Bridging The Gap - Guest Blog by Candyce Edd

Guest Blog - Candyce Edd 

How do I understand who I am? And, how does this play into how I perceive and function in life and with people? 

My ethnicity, gender, socioeconomic status, sexual orientation, political views, etc., may (or may not) give you an idea of who I am. But ultimately, it isn’t my identity. At least, that’s what I’ve come to terms with. If anything, it seems that most of these “identifiers” bring more division among us rather than unity. If it brings integration, it’s usually unifying against another union, justified or not.

Toss these “identifiers” out the window and what it really comes down to is love and belonging…

A deep sense of love and belonging is an irreducible need of all women, men, and children. We are biologically, cognitively, physically, and spiritually wired to love, to be loved, and to belong. When those needs are not met, we don’t function as we were meant to. We break. We fall apart. We numb. We ache. We hurt others. We get sick.”
Dr. Brené Brown, The Gifts of Imperfection

We’ve all felt unloved and as if we don’t fit in, let’s be honest. These can be and usually are polarizing experiences that tend to jade how we perceive ourselves. Instead of seeing yourself as loveable, you’re now unlovable, or at the very least you need to earn love. I’m inclined to believe that this is the usually the case when we grasp for specific “identifiers” that will satisfy our need to belong. This shift now morphs our perception of the world and people according to these so-called “identifiers,” and the division perpetuates.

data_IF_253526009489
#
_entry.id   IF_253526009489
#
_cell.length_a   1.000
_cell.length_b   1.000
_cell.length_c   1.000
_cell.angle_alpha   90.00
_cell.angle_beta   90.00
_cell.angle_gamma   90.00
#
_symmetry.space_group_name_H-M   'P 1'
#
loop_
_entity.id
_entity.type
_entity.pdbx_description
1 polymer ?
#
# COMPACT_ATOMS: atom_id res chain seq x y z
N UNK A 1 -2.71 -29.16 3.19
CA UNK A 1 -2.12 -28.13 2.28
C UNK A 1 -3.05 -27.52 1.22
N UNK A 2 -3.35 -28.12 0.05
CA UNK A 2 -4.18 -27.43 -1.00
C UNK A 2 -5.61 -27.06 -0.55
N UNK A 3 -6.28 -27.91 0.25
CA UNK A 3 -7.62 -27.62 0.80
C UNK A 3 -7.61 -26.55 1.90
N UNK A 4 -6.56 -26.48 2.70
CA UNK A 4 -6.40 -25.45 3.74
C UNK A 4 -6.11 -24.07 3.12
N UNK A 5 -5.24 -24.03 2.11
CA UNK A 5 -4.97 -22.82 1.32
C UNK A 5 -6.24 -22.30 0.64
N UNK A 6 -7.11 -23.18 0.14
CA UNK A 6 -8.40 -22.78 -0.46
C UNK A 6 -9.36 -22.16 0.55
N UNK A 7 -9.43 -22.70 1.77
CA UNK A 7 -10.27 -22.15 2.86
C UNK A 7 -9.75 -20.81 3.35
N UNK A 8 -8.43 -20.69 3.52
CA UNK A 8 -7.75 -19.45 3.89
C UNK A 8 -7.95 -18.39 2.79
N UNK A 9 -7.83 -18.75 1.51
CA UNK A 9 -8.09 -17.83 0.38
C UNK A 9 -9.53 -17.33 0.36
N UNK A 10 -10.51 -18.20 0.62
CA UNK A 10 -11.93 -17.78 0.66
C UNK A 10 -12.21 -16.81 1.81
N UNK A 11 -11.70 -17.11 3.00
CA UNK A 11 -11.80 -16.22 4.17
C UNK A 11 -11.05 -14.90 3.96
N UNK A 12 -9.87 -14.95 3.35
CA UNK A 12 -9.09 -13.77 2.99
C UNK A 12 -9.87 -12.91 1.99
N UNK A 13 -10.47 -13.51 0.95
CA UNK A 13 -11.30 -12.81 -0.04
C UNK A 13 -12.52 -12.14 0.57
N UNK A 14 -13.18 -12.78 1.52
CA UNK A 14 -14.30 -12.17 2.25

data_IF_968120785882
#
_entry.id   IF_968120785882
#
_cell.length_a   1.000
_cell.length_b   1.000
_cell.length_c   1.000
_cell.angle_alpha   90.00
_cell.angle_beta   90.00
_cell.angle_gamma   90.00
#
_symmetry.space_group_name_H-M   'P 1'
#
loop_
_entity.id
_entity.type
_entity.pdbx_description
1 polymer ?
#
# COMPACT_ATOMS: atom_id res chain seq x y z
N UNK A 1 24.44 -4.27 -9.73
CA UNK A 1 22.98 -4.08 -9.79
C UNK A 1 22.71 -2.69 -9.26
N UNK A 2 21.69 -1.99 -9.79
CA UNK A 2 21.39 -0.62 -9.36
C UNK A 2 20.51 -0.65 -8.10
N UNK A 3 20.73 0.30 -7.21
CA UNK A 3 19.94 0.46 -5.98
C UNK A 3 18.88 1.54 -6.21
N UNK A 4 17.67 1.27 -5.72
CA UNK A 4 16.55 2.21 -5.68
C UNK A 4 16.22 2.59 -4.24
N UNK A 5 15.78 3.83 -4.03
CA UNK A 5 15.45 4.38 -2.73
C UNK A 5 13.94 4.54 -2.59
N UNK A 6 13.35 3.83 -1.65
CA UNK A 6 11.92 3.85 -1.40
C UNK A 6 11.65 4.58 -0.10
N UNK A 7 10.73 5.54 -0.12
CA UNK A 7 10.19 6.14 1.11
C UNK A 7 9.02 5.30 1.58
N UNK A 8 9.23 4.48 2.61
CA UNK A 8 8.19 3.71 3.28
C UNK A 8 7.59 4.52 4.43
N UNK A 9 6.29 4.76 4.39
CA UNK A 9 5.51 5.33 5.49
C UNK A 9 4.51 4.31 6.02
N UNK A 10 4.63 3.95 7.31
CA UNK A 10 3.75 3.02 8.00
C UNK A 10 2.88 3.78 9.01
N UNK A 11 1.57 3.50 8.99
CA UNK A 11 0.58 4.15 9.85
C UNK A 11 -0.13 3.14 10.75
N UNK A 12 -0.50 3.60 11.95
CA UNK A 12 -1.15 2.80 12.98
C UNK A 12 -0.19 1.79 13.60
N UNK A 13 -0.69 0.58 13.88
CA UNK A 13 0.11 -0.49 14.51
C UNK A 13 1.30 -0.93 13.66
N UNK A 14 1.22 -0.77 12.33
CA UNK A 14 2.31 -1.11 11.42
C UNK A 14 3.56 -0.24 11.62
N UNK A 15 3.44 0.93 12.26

Yet, what identifies and truly unifies us is that we are all worthy of love and belonging. If we are able to internalize this, it transforms our external view. Now we can have an outlook with deep compassion and an understanding of people and the choices they make, especially when they are hurtful and damaging decisions. It doesn’t excuse or validate these unhealthy choices, but it does bring insight into what their story may be. It creates a space for understanding, forgiveness and even reconciliation.

You will be less inclined to break off into divisions as you shift your identity under the scope of love and belonging when you do categorize your ethnicity, gender, socioeconomic status, sexual orientation, political views, etc. In fact, you could bridge the gaps of these divisions to bring understanding, forgiveness and even reconciliation.